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J Korean Med Assoc > Volume 49(7); 2006 > Article
Journal of the Korean Medical Association 2006;49(7):589-596.
DOI: https://doi.org/10.5124/jkma.2006.49.7.589   
Clinical Application of Genetic Testing
Han Wook Yoo
Medical Genetics Clinic & Laboratory, Ulsan University College of Medicine, Korea. hwyoo@amc.seoul.kr
The completion of the human genome project enables us to understand the molecular pathophysiology of human genetic diseases more deeply. In addition, information from genomics has been utilized for the diagnosis of genetic disorders. The technological innovations have been explosive in the field of genetic testing. However, overwhelming genetic information often misleads physicians as well as patients to a wrong belief in the power of genetic testing. Genetic testing implicates many issues such as ethical, legal and social issues. Diagnostic genetic tests can be divided into three primary but overlapping categories: cytogenetic studies (including routine karyotyping, high-resolution karyotyping, and fluorescent in situ hybridization (FISH) studies], biochemical tests, and DNA-based diagnostic tests. DNA-based testing has grown rapidly over the last decade and includes pre- and postnatal genetic testing for the diagnosis of Mendelian diseases in patients, carrier testing, the determination of individual susceptibility to common complex diseases, and population screening of common genetic diseases in a particular population. Theoretically, once the structure, function, and disease association of a gene are well clarified, the clinical application of the genetic testing seems to be feasible. However, the test has to satisfy certain criteria for clinical application at a routine clinical setting; a high sensitivity and positive predictive values, the availability of a controllable quality assurance program, the determination of whether the test is replacing or is complementary to the traditional test, a cost-benefit issue, the possibility of treatment or diseasecourse modification, possible pre-and postnatal genetic counseling, and so on. In the near future, the application of genetic testing will be further expanded to common diseases and the pharmacogenetic assessment of individuals.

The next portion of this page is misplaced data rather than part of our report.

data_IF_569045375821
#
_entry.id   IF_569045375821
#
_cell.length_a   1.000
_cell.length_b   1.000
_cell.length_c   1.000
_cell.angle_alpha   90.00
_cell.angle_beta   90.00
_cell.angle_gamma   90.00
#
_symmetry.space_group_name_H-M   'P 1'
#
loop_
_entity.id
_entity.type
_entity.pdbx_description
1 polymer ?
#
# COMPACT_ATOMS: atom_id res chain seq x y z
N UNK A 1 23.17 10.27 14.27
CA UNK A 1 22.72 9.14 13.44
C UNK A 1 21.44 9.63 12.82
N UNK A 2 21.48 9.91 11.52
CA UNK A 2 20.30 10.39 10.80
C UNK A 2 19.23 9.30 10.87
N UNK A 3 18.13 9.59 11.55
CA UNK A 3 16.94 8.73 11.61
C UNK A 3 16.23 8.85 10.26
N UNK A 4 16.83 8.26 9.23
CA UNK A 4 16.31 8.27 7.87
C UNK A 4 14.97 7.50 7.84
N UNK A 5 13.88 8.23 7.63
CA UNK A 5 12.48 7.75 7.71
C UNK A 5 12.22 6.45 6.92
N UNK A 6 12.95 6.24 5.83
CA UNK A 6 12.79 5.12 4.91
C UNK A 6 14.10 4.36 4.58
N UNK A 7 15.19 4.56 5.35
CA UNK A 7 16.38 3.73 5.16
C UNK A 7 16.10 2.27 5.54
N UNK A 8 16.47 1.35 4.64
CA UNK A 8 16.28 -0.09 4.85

Key Words: Genetic testing, DNA-based testing, Clinical application


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